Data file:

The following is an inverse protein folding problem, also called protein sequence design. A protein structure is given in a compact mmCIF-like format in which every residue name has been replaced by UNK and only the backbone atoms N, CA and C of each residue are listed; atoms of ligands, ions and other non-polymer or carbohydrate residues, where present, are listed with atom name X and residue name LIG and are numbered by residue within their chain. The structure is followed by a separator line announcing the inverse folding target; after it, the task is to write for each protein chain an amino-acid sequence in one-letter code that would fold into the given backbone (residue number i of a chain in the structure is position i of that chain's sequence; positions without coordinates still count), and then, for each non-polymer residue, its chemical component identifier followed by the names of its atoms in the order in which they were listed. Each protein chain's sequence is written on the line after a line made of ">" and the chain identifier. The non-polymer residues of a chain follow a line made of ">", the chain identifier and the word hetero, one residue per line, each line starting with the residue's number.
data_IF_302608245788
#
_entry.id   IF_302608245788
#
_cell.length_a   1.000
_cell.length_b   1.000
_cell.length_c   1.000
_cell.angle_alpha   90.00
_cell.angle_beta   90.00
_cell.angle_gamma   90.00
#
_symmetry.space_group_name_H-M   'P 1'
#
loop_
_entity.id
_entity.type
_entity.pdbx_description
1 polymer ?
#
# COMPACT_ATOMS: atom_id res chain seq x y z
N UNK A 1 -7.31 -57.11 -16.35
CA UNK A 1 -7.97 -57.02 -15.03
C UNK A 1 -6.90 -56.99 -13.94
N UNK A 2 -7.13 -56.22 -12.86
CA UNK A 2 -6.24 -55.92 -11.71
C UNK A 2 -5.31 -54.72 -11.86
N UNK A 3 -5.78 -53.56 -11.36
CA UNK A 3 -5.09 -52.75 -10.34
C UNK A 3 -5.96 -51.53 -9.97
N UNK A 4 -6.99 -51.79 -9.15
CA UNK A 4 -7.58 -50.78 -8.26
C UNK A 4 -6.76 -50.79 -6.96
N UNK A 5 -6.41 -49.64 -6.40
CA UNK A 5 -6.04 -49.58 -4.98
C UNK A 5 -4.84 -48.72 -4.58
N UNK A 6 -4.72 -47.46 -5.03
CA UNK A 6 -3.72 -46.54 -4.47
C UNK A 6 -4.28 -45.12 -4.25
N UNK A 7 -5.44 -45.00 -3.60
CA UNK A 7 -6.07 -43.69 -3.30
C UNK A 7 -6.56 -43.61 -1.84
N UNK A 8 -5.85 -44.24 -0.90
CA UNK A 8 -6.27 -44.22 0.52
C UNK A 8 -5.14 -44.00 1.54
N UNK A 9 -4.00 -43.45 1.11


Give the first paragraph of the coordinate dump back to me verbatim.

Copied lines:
The following is an inverse protein folding problem, also called protein sequence design. A protein structure is given in a compact mmCIF-like format in which every residue name has been replaced by UNK and only the backbone atoms N, CA and C of each residue are listed; atoms of ligands, ions and other non-polymer or carbohydrate residues, where present, are listed with atom name X and residue name LIG and are numbered by residue within their chain. The structure is followed by a separator line announcing the inverse folding target; after it, the task is to write for each protein chain an amino-acid sequence in one-letter code that would fold into the given backbone (residue number i of a chain in the structure is position i of that chain's sequence; positions without coordinates still count), and then, for each non-polymer residue, its chemical component identifier followed by the names of its atoms in the order in which they were listed. Each protein chain's sequence is written on the line after a line made of ">" and the chain identifier. The non-polymer residues of a chain follow a line made of ">", the chain identifier and the word hetero, one residue per line, each line starting with the residue's number.